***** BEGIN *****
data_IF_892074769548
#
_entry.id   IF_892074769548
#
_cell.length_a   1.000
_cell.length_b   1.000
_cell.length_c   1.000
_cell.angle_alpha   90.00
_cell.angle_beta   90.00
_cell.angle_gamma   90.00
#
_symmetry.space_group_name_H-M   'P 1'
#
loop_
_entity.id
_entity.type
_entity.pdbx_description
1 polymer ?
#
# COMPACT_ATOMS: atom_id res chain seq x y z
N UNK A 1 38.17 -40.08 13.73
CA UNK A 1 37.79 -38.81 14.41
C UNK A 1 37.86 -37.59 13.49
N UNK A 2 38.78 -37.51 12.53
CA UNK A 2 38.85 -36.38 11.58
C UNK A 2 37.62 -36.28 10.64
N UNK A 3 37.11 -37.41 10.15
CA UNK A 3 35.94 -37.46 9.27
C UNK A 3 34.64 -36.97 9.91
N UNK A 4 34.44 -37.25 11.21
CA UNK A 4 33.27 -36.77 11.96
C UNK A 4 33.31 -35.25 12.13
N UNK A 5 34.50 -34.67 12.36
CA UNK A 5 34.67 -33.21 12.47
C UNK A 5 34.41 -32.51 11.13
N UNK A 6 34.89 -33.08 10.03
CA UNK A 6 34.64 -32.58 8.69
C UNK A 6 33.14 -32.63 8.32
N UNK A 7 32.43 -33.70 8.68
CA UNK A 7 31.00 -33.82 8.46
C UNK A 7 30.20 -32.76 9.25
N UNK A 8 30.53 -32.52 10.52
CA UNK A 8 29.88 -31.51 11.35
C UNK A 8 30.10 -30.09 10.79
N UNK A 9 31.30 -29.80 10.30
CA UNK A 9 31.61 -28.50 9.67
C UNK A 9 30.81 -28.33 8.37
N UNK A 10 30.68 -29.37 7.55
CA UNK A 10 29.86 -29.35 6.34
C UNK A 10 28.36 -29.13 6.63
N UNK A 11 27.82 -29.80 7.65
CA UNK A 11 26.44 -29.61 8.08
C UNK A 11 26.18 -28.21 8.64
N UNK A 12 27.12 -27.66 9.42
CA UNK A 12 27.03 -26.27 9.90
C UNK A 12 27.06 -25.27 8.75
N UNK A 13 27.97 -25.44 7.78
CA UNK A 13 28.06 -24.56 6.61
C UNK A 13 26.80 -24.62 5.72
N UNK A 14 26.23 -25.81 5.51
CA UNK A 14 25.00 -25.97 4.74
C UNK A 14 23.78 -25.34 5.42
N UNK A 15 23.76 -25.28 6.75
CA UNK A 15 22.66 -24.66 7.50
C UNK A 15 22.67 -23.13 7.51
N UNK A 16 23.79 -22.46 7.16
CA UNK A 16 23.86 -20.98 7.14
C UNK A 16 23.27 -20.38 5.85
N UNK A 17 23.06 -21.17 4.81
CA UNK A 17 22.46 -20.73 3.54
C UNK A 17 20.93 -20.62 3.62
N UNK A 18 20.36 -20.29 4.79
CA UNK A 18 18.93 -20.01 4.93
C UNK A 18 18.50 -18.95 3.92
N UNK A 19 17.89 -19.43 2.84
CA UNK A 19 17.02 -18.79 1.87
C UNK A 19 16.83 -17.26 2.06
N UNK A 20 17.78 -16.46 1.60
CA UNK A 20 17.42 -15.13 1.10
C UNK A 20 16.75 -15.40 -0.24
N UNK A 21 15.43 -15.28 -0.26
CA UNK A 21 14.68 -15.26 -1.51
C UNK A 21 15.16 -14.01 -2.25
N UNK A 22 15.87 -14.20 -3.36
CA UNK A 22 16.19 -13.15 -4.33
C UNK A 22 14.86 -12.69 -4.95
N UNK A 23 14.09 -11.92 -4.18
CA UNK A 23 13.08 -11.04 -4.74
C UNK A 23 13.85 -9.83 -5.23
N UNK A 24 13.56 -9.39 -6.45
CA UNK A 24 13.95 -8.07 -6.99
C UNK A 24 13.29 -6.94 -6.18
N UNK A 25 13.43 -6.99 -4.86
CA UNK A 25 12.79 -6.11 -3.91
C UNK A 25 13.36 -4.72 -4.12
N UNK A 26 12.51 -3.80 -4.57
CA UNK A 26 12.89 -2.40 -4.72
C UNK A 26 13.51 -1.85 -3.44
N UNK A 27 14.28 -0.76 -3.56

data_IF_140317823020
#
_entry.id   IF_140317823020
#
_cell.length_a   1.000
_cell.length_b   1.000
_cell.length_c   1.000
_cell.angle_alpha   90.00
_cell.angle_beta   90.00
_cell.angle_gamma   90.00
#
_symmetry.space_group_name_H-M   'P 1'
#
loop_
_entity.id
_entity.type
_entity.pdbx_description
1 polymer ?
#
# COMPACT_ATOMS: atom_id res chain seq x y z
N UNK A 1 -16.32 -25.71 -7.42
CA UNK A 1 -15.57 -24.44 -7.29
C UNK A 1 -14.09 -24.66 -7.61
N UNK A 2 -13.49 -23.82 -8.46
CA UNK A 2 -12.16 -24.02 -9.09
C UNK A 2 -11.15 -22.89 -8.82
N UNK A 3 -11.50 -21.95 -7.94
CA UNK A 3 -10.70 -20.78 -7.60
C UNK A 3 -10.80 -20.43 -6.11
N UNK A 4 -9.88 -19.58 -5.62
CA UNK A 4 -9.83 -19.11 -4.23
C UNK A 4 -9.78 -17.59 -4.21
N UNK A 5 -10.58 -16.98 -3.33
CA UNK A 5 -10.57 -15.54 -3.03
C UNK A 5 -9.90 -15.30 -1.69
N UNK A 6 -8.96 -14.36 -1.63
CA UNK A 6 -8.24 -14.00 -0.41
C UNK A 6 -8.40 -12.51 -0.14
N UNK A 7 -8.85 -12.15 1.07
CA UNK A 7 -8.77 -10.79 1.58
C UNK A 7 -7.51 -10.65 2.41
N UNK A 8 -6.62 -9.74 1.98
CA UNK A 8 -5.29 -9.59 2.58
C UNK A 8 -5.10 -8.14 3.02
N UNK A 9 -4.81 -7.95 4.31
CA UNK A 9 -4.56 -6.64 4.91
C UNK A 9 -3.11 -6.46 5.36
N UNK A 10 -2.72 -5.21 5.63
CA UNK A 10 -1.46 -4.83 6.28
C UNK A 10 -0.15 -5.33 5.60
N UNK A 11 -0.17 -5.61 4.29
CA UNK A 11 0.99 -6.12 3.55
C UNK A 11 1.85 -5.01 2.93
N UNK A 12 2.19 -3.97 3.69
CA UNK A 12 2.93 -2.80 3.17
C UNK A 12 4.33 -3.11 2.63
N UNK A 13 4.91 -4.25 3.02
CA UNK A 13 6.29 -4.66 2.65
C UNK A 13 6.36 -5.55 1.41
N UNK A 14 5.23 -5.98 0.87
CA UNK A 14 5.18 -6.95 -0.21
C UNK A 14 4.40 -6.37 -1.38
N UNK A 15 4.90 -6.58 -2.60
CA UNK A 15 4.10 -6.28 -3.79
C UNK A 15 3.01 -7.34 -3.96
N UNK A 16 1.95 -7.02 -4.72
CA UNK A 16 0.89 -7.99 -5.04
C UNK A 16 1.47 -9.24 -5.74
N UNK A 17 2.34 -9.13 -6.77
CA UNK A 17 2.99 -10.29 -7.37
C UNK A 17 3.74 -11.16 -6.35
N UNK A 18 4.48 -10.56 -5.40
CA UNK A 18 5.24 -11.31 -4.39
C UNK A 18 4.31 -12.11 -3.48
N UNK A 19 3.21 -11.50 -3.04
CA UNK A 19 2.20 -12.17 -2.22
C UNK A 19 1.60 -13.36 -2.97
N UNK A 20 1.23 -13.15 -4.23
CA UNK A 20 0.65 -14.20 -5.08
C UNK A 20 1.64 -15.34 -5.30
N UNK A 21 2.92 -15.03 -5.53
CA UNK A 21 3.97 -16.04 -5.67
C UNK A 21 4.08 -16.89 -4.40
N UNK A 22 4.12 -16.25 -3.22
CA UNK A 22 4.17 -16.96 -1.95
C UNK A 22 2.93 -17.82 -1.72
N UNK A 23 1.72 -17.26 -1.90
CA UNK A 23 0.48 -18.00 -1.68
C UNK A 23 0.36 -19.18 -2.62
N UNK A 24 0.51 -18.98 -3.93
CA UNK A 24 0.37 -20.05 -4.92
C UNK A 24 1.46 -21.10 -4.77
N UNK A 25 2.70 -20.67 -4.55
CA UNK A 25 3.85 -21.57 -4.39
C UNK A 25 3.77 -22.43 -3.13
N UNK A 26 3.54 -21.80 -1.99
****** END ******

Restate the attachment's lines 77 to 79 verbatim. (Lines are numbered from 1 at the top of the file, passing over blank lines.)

C UNK A 19 16.83 -17.26 2.06
N UNK A 20 17.78 -16.46 1.60
CA UNK A 20 17.42 -15.13 1.10